Locust Grove kicks off The Age of Hamilton this month with A Winter’s Ball, just in time for Valentine’s Day. This historical ball will be held on Saturday, February 9 from 7:00 – 10:00 pm, and will feature live music and period dancing. Co-sponsored by The Jane Austen Society of North America—Greater Louisville Region, guests will be asked to wear historical dress from their favorite time period as we capture the atmosphere of the ball where Alexander Hamilton met his bride, Eliza Schuyler in 1780. 

Guests should look for a trio of Punch with the President evenings in March, April and May focusing on the lives and libations of presidents George Washington, John Adams, and Thomas Jefferson.  Led by visiting historians, including Dr. Matthew Costello of The White House Historical Association, Gwynne Tuell Potts, and historical interpreter Peyton Dixon, these evening programs find connections between the first three presidents, early American history, and Locust Grove, along with period drinks. Locust Grove’s Afternoon Lecture Series, held on the first Wednesday of each month, will focus on revolutionary topics such as African Americans in the Revolution and dueling in Early Kentucky. A subsequent program on June 6, Hamilton: How the Musical Remixes American History, presented by Dr. Richard Bell, will explore the historical origins of the blockbuster musical.

This season of programming at Locust Grove also engages the site’s educational mission, with a professional development opportunity for teachers on February 16, and a student competition where students will perform using historical documents as their inspiration. Thanks to the generosity of the Louisville Theatrical Association/PNC Broadway in Louisville, participants in these programs will have the opportunity to win tickets to see Hamilton when it arrives in Louisville. Members of the public will also have the chance to win tickets for the show.

Finally, Locust Grove’s Age of Hamilton will culminate with The Hamilton Festival on June 16, 2019.  This celebration of the Revolution will feature student performances of original pieces, a re-creation of the Hamilton-Burr Duel, a sing-a-long, and presentation on clothing of the period, Aaron Burr’s time in Louisville, and more.

According to Brian Cushing, Locust Grove’s program director, “The site has explored a lot of exciting directions over the years but the contributions to the United States of America by the Revolutionary War veterans connected with Locust Grove, especially George Rogers Clark, remains the cornerstone of our story.  Now that Hamilton is shining a spotlight on that era, we’re able to draw our visitors, into the core of our mission of the exploration of history.”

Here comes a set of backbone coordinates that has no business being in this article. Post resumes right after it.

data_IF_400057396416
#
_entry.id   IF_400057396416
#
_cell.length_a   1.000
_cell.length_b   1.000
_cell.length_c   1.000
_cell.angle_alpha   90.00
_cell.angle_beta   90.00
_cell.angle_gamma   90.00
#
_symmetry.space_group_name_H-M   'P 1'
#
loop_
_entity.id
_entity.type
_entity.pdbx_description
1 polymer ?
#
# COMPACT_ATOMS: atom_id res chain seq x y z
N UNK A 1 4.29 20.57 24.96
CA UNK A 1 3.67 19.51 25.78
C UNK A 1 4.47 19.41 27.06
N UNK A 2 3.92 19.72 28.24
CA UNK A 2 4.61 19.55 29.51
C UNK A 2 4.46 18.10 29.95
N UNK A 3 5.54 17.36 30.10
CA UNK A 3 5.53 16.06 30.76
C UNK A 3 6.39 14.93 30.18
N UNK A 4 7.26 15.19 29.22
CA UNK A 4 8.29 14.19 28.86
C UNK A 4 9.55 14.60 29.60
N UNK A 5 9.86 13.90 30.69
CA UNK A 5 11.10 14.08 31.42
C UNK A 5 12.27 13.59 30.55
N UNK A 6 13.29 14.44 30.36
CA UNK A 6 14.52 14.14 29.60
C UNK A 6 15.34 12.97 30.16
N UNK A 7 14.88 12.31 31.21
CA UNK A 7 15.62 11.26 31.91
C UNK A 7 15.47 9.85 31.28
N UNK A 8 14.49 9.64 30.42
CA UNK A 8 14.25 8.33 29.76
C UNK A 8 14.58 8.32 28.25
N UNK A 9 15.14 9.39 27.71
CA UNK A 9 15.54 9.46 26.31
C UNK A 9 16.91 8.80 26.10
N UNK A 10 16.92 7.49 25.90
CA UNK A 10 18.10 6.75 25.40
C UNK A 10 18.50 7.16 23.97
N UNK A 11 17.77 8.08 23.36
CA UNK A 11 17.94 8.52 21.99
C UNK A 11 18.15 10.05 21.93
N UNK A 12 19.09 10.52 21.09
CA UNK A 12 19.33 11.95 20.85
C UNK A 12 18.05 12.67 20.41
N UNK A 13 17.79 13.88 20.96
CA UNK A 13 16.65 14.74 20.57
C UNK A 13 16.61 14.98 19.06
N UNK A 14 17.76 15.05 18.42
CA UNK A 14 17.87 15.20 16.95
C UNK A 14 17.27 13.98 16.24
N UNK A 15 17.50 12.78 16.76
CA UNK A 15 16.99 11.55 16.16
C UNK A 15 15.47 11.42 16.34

A full calendar of The Age of Hamilton events and more information can be found at

The Croghan and Clark families and their friends welcome guests from near and far to Locust Grove for a special one-day only celebration of Christmastide, 1816. On Saturday, December 8, from 12pm to 7pm, Locust Grove will come alive with the sights, sounds, and smells of the season as Locust Grove’s corps of First Person Interpreters bring to life the residents of the historic house, as well as their friends and neighbors. Visitors will have the opportunity to converse with the Croghans about the news of the day—the recent election of James Monroe as the fifth president, the admission of Indiana to the union as the nineteenth state—and learn about life in the 19th century. Guests can join in the dancing and period games, and will have the opportunity to stop in the hearth kitchen to watch meal preparations for the festive occasion.

“Christmastide is a great opportunity to experience Locust Grove as it was alive with friends and family celebrating the season and being together”, says Program Director Brian Cushing. “The craftspeople we have pulled in to show you how the world around them worked in those days really rounds out the experience.”

In the Visitors’ Center, enjoy live music, shop in the museum store, and find gift-quality books for a special holiday edition of Locust Grove’s Used Book Sale. If you’re looking for 19th century gifts for your 21st century life, look no further than the Holiday Artisan Market. Here you’ll find vendors selling period wares, including stoneware, leather goods, textiles, and more. Children will have the opportunity to make period holiday cards and orange and clove pomanders. Christmastide is the perfect time to make a new holiday tradition as you learn about traditions of the past!

Christmastide, 1816 will take place on Saturday, December 8 from 12 pm – 7pm. Admission is $6 for adults, $3 for children, and free for children 6 and under. Locust Grove is located at 561 Blankenbaker Lane (between Brownsboro Road and River Road), Louisville, KY 40207. For more information call 502.897.9845 or visit

When visitors enter Locust Grove’s grounds during this year’s 18th Century Market Fair on Saturday, October 27 and Sunday, October 28, they’ll be transported to the year 1778 in the middle of the American Revolution. That’s the year George Rogers Clark founded the city of Louisville during the Illinois Campaign that was the cornerstone to the War in the West, including his successful raid at Kaskaskia. Visit with members of the Continental Army on the side of the Americans and the British Dragoons and Marines, Scottish Highlanders and Hessians fighting for King George III and learn about life on a military campaign. The reenactors will be talking about what’s happening in 1778 in the fight for independence, especially as the city of Philadelphia, the capital of the new United States of America, is occupied by British forces.